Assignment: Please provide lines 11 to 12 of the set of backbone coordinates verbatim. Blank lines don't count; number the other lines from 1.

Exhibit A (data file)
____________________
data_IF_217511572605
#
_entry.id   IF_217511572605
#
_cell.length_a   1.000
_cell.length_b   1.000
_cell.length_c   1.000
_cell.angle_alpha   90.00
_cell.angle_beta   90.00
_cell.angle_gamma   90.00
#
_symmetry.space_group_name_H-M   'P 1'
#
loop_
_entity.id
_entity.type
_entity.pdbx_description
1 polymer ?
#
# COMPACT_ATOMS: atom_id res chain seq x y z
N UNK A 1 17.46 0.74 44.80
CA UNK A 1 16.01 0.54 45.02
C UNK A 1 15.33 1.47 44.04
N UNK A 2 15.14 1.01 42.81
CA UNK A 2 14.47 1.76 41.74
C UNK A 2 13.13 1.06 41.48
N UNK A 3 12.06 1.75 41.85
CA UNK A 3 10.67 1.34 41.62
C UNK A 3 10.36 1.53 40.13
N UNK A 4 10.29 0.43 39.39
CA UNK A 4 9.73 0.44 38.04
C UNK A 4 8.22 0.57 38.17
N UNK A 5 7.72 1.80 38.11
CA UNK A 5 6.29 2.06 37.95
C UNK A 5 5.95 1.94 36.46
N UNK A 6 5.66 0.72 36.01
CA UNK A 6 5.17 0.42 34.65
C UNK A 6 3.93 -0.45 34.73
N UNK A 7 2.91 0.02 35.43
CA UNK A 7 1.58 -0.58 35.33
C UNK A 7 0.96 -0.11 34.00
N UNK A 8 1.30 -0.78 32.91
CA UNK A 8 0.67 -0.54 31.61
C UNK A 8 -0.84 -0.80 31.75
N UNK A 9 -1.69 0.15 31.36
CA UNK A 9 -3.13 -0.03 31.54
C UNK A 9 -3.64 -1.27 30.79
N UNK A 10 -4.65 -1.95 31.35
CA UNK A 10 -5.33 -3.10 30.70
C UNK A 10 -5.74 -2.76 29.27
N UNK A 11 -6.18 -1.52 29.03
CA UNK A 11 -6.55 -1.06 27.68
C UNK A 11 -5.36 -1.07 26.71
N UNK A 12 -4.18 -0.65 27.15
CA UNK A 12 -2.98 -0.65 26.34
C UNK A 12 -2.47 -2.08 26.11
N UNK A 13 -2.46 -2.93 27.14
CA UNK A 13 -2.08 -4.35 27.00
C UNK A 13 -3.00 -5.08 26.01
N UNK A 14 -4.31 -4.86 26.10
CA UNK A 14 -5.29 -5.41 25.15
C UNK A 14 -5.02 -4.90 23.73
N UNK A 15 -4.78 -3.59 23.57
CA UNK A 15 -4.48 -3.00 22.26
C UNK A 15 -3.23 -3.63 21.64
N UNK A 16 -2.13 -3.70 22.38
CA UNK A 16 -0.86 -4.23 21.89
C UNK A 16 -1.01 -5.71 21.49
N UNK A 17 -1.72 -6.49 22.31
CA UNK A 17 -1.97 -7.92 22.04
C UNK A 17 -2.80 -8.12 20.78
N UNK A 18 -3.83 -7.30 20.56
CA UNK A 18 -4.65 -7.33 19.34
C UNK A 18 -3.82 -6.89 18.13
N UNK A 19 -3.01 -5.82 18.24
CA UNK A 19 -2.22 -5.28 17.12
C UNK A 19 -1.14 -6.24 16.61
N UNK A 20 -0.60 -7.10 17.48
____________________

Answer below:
#
_symmetry.space_group_name_H-M   'P 1'